The early weeks of pregnancy are fragile—and confusing. Here, the answers to your questions.
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If you’re like many women — especially if this is your first pregnancy — you’ve become quite careful about what you eat. Artificial sweeteners are out, coffee is cut to just one cup a day, and only organic produce will do. Yet you may be surprised to learn that there are even better ways to ensure that you and your unborn baby avoid food-related illnesses and problems.
During pregnancy, your immune system is somewhat suppressed, which means that a cold might last a little longer than usual, and you may be more susceptible to illnesses caused by microbes (bacteria, viruses and parasites). If you eat food that has been contaminated through improper handling or cooking, your system may have a harder time fighting back. At the least, you could experience nausea, vomiting and diarrhea. And your unborn baby may suffer unseen consequences, since he or she lacks a mature immune system and could develop a microbe-related illness before birth. Some microbes can even induce a miscarriage.
Foods also may harbor chemicals or compounds that can harm your unborn child. Although government studies repeatedly have shown that fruits and vegetables grown in the United States test well within the safety levels of pesticides, scientific research can’t guarantee absolute safety. “[Pesticides] are tested extensively for safety before being approved for use,” says Sue Snider, Ph.D., of the Cooperative Extension at the University of Delaware (a food-safety educational division of the U.S. Department of Agriculture). Until recently, pesticides have not been tested for safety in children or breastfeeding mothers. During this time in which health is so important, it pays to understand all the ways to avoid food-related illnesses and other complications. Here are some tips to follow:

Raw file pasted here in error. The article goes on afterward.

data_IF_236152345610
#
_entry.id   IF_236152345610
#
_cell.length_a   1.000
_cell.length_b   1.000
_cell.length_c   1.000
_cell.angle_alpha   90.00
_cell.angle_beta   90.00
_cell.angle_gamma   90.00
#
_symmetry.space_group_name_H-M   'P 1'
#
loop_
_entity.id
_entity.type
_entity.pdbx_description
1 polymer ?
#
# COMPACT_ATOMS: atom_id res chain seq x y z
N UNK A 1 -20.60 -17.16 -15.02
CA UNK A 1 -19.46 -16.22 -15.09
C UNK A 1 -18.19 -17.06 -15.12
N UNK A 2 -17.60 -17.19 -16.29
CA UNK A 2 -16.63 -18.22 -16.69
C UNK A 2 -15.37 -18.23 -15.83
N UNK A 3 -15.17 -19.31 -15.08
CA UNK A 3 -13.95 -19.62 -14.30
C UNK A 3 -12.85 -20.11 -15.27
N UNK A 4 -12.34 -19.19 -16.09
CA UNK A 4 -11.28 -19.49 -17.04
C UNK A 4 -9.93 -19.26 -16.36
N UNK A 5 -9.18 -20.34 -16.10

It’s wise to avoid unpasteurized milk from your local dairy or health-food store, imported soft cheese like brie and Camembert, soft Mexican cheeses like queso fresco and queso blanco, and foods made from raw (unpasteurized) milk. These can harbor bacteria called Listeria monocytogenes, which can cause miscarriages or illness in newborns. Most cheese in the United States is made from pasteurized milk.
Eat only cooked seafood. Avoid uncooked foods like sushi and sashimi, which might contain parasites, bacteria and viruses. Also avoid marinated fish dishes such as ceviche; squeezing lemon juice over the fish doesn’t kill microbes.
Mercury is a natural substance, but methyl mercury is a byproduct of pollution. It can be found in large fish such as shark, swordfish and tuna. In high doses, methyl mercury may cause brain damage in fetuses. The Food and Drug Administration recommends that pregnant women limit their intake of these kinds of fish to once a month. Canned tuna is safer because it generally is made from smaller tuna with lower concentrations of methyl mercury, but limit consumption to two 6-ounce cans per week. Check with your state or local wildlife or health department to find out which species or waters in your area contain unsafe levels of heavy metals or pesticides that might harm you or your baby.